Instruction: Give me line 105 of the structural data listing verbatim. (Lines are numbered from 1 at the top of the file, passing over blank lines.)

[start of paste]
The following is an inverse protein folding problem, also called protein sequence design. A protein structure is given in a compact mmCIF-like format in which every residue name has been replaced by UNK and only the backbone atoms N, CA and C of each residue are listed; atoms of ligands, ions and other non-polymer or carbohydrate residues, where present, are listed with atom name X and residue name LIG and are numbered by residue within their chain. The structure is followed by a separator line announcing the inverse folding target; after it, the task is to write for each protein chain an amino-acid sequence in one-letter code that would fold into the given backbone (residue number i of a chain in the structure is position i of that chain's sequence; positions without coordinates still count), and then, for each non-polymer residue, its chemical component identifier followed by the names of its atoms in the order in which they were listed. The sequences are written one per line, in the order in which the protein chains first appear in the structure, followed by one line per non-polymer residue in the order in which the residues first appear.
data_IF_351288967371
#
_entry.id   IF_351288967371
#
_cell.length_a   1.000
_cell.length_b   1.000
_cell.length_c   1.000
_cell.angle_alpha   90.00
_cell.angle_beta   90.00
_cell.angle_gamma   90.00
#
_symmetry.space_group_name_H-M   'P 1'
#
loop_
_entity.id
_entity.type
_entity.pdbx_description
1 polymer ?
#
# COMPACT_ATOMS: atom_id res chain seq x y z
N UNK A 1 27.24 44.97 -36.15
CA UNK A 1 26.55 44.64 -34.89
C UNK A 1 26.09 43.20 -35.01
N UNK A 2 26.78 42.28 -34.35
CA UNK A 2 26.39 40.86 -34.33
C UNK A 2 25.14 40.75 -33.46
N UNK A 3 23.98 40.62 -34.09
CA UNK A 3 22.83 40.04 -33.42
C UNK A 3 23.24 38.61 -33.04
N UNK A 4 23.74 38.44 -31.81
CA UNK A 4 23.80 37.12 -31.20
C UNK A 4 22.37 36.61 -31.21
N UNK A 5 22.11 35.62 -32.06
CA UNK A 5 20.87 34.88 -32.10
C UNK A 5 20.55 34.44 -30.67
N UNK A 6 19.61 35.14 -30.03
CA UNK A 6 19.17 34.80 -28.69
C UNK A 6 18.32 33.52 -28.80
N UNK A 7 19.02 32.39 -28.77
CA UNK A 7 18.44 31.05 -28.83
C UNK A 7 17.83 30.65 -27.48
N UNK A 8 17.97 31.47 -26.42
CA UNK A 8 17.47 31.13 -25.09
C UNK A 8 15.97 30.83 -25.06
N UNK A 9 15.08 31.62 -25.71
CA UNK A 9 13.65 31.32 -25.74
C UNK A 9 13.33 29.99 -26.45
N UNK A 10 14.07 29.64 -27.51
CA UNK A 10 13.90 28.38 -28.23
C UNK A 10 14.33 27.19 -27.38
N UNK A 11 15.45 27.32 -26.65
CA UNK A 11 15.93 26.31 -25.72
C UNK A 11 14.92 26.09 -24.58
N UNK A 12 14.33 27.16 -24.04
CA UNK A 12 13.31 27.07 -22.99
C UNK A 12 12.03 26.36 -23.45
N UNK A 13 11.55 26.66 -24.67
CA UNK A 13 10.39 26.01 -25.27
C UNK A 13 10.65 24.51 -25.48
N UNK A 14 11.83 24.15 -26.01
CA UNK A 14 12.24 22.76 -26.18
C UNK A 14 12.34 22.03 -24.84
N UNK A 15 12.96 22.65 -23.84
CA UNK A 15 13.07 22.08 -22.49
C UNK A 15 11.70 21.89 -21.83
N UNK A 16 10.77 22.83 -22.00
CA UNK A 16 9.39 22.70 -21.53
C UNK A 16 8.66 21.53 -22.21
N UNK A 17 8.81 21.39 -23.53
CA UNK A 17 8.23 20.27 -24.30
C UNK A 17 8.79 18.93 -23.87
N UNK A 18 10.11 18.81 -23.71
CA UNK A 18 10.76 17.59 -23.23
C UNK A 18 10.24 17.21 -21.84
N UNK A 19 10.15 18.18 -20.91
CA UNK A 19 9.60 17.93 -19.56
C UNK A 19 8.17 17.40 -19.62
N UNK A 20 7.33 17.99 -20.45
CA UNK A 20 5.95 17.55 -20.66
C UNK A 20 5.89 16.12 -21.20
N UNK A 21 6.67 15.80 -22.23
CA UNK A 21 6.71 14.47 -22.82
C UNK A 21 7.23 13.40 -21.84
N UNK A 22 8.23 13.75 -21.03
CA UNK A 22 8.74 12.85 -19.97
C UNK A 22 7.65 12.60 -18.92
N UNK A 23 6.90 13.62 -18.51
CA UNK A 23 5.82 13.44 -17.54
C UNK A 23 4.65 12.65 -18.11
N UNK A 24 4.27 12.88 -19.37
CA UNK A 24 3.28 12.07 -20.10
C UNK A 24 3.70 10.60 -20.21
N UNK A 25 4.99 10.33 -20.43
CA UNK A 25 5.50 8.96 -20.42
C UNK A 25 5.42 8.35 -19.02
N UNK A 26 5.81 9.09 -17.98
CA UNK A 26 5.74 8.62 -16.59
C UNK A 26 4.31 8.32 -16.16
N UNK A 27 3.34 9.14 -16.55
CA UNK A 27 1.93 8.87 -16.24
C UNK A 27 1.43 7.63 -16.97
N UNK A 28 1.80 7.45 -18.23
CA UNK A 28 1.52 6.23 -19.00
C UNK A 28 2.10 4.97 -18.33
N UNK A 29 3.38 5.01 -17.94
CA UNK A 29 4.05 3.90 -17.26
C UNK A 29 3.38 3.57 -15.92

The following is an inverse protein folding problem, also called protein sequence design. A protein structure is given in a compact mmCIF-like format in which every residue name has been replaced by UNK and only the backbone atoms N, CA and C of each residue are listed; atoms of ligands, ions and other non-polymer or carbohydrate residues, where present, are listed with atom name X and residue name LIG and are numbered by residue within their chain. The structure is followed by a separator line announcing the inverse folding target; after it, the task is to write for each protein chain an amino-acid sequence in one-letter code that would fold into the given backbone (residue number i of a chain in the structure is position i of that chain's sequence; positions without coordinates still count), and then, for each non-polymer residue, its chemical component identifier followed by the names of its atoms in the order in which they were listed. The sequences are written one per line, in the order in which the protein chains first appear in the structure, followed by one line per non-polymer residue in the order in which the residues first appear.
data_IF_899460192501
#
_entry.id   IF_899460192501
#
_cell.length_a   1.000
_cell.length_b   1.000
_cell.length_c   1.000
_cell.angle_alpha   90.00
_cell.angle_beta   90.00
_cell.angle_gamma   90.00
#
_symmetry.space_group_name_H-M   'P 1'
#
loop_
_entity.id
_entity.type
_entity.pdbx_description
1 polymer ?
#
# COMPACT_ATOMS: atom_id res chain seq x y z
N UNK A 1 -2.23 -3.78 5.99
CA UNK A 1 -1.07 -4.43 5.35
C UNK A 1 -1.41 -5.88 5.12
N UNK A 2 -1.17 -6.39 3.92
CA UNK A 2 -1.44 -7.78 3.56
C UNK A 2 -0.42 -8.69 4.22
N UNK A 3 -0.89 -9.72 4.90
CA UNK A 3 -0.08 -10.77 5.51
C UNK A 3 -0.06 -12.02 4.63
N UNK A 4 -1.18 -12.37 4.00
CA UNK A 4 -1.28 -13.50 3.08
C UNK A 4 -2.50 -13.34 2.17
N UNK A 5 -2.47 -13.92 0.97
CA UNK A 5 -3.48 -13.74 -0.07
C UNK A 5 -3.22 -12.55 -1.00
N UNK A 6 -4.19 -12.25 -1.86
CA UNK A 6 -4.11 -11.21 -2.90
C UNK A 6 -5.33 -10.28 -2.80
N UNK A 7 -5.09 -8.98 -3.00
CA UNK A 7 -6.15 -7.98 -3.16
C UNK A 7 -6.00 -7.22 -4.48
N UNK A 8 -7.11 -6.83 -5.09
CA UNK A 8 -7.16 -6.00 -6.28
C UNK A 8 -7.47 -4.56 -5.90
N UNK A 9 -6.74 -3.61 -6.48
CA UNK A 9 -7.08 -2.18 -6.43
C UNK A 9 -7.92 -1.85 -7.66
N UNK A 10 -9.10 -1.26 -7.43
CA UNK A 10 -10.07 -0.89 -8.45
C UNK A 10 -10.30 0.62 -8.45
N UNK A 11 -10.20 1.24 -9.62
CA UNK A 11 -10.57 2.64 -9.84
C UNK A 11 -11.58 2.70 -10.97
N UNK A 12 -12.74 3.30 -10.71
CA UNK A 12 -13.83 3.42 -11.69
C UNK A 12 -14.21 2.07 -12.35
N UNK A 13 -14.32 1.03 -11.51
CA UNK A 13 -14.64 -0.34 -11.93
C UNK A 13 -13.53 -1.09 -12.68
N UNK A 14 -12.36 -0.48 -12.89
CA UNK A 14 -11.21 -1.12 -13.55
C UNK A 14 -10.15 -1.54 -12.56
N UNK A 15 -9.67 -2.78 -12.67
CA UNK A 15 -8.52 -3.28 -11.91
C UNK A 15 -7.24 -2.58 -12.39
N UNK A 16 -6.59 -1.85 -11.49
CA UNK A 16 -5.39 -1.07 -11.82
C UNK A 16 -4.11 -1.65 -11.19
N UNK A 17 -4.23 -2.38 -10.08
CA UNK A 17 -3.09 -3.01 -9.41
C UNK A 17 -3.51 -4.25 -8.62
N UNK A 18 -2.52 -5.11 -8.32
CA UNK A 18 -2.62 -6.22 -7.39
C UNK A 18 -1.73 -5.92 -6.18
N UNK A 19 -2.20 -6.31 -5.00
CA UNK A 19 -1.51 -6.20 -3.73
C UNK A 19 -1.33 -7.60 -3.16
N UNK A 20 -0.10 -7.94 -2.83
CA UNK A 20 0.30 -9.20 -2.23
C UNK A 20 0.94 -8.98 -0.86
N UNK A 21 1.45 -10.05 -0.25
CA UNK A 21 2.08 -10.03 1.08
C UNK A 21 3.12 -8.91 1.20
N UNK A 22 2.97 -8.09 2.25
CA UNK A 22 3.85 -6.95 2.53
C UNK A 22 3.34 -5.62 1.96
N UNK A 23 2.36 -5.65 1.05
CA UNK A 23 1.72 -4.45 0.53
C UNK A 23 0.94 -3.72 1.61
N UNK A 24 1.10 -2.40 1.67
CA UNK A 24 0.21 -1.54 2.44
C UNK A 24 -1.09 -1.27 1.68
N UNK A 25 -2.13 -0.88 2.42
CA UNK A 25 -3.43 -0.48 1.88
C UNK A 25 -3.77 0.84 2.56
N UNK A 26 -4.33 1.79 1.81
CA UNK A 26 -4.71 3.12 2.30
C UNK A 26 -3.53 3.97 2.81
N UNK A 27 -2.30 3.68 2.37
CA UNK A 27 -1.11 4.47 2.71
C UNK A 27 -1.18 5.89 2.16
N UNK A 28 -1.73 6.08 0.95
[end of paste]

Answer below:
C UNK A 28 2.10 4.97 -18.33